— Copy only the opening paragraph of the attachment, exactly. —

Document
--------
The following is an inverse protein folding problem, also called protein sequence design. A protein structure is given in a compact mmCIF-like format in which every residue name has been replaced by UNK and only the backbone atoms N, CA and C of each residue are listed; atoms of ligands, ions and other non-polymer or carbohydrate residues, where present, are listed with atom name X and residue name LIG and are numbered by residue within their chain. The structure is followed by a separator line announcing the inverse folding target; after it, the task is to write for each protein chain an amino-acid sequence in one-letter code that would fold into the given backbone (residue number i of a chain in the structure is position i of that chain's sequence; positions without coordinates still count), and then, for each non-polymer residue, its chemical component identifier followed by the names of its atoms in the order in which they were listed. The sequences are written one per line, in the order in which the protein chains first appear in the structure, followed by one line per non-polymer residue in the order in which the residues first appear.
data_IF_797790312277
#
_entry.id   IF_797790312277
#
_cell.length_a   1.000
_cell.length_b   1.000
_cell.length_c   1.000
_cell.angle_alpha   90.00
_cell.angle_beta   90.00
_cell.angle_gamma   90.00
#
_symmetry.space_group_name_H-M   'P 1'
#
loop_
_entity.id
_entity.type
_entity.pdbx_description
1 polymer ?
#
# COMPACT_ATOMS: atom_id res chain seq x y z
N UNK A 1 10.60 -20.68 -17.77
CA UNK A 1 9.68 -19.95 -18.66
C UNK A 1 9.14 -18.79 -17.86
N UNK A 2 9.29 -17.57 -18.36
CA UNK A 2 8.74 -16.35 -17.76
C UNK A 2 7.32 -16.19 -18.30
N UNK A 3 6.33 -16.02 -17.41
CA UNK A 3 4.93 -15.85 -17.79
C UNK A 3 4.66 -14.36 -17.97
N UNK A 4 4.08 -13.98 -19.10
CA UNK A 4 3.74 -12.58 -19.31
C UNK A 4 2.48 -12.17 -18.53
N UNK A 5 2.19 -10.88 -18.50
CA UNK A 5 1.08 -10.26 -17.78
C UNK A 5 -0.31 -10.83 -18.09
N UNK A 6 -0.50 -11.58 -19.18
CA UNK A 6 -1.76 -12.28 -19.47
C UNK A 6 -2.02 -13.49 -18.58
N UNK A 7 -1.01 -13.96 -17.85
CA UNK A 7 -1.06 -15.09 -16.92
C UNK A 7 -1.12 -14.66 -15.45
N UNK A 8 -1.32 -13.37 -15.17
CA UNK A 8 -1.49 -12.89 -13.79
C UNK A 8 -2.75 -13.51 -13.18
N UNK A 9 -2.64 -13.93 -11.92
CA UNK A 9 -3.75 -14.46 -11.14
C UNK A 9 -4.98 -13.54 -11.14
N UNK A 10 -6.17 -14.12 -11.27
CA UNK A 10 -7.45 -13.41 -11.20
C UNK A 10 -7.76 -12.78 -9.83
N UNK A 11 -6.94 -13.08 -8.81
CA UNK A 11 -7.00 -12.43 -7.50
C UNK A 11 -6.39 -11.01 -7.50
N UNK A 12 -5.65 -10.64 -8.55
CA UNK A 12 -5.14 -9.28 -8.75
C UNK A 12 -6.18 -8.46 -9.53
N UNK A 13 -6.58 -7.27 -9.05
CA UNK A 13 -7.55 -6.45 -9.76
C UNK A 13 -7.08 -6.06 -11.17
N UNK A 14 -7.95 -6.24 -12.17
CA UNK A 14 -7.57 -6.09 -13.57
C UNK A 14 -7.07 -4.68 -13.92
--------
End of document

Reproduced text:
The following is an inverse protein folding problem, also called protein sequence design. A protein structure is given in a compact mmCIF-like format in which every residue name has been replaced by UNK and only the backbone atoms N, CA and C of each residue are listed; atoms of ligands, ions and other non-polymer or carbohydrate residues, where present, are listed with atom name X and residue name LIG and are numbered by residue within their chain. The structure is followed by a separator line announcing the inverse folding target; after it, the task is to write for each protein chain an amino-acid sequence in one-letter code that would fold into the given backbone (residue number i of a chain in the structure is position i of that chain's sequence; positions without coordinates still count), and then, for each non-polymer residue, its chemical component identifier followed by the names of its atoms in the order in which they were listed. The sequences are written one per line, in the order in which the protein chains first appear in the structure, followed by one line per non-polymer residue in the order in which the residues first appear.